Friday, October 21, 2011


In a couple of weeks on November 5, Canada's Ambassador to the United-States, Gary Doer, will be inducted into the 'Academy of Distinguished Canadians and Americans' at a black-tie gala dinner being held in Boston. Mr. Doer's largely ceremonial induction is the focus of an event sponsored by the "Maple Leaf Foundation," a non-profit organization which is dedicated to the advancement of understanding between Canada and the United-States.

It's a good time for the Ambassador and members of the foundation to enjoy this largely symbolic Boston ceremony. Though the 2012 face-off is already well engaged, there is  general acceptance in the U.S.A. that the post holiday season marks the official kick-off of the quadrennial Presidential election campaign. Most certainly in the case of next year's run for the Presidency that means essentially ignoring to another time (perhaps, another Administration) Canada's irritants about which (no doubt) both the Ambassador and the Foundation have been focused during the Obama years.
Always close to a deal, but not quite.
In spite of this age of globalism (or perhaps because of it) one can't help but be reminded of the accuracy of the decades old axiom about sharing the bed with an elephant. Except now, it turns-out the pachyderm is suffering for the outbreak of a hell of a pneumonia: Woeful unprecedented economic conditions amidst a political environment so poisonous that it, without exaggeration, has been tearing at the very fabric of the union. Until the fog of this chaos lifts, there will not be any time nor appetite to deal with Canada's issues.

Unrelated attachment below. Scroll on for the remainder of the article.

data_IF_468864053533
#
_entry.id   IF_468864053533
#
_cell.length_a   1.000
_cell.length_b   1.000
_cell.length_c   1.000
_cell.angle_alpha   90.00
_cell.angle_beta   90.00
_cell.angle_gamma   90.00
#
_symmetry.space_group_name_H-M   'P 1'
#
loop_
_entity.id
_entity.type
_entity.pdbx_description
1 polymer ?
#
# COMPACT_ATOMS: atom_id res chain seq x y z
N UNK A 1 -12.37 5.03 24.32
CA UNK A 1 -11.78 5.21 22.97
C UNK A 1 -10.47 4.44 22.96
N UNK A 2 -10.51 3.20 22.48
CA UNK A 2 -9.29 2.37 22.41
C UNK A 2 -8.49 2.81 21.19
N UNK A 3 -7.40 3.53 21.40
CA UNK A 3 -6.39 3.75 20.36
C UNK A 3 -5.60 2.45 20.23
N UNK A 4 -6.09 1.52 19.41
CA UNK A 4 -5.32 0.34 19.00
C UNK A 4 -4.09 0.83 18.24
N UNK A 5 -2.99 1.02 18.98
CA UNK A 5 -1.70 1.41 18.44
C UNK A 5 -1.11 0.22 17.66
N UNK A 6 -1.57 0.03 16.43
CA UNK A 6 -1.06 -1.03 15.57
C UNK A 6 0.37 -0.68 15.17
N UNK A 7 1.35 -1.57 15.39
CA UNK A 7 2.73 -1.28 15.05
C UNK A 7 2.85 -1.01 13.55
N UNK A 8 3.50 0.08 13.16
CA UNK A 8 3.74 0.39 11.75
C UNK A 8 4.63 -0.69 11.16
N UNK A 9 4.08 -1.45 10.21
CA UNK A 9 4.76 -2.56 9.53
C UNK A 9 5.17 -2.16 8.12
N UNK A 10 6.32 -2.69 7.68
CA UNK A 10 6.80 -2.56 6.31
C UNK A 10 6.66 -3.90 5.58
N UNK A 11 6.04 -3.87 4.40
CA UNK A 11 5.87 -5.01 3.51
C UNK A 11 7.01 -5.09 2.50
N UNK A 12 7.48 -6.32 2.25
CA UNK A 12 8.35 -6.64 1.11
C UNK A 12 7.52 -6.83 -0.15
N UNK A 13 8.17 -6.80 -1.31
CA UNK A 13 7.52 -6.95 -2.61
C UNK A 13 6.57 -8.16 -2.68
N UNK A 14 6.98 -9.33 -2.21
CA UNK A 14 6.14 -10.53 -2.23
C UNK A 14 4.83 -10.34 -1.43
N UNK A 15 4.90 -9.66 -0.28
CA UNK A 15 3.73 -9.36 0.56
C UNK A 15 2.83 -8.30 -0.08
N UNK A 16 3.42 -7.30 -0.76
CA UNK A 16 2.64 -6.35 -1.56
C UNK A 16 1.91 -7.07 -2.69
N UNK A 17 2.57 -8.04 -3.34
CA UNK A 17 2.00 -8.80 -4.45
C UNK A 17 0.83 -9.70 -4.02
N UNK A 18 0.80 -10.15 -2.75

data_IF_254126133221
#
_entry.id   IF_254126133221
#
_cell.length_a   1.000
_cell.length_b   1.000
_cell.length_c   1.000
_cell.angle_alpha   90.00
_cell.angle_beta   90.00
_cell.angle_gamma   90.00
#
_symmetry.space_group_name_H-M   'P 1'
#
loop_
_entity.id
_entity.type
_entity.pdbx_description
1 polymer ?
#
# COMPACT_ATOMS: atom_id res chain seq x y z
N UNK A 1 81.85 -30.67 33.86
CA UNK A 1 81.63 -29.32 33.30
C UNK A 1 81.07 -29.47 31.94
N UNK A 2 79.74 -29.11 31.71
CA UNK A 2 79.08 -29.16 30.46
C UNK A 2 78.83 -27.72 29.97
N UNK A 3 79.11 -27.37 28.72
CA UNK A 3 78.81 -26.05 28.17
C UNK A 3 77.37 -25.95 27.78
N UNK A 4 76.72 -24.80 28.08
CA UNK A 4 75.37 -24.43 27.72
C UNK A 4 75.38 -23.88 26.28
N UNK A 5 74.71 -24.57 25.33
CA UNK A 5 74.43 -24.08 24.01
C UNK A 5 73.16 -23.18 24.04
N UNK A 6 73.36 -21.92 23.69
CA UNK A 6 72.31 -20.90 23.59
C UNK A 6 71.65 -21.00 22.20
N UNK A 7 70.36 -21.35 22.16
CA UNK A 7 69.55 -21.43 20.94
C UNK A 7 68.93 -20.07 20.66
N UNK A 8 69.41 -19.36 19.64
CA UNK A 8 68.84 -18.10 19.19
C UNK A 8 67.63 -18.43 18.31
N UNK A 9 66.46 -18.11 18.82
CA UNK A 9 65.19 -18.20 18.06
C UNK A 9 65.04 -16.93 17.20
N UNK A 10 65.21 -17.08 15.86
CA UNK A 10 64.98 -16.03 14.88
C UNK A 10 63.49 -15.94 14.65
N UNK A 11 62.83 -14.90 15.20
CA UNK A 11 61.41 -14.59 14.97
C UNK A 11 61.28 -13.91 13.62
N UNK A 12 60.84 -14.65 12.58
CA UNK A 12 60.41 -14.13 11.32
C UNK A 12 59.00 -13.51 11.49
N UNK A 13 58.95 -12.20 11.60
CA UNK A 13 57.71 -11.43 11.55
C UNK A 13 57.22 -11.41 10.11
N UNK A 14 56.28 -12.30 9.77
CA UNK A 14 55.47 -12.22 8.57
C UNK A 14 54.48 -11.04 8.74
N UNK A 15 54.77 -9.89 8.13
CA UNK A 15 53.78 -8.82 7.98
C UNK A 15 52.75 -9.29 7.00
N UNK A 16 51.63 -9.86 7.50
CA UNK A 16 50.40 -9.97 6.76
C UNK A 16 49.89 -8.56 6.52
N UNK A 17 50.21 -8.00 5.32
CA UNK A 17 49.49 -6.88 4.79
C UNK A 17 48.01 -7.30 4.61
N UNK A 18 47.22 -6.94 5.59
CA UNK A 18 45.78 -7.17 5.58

Though from Canada's perspective our irritants may be monumental and frequently essential to the national well being, when viewed from the perspective of the morass which has befallen the nation with whom we share the continent, they are no bother. Much like the size of the iconic elephant, it just depends from which end of the telescope the examination takes place.

Because he virtually has no other choice on the jobs creation front back home, when President Obama okays construction of Trans-Canada's Keystone XL crude oil pipeline from the border south to Texas in a few days, a majority of Canadians will applaud the decision, and Mr. Harper's government will snatch credit for its economic impact in western Canada. But that's likely the last  acknowledgment of anything positive coming from north of the border until well after Americans decide who may be able to lead them out of their economic and political afflictions a year from now in November 2012.

Canada and Canadians it seems are just so nice that for the United-States, we are not a problem. So at the best of times, with or without the prospects of the bitter divisiveness of a presidential electoral face-off, no matter how friendly the relations continue to be, Canadians must wage a permanent campaign to even stay on the agenda. Though it is a substantial cause of concern for much of the world, the spectre of "protectionism" in all of its manifestations will play a significant role as the U.S. presidential campaign unfolds. We may just have to bide our time and hope for the best.

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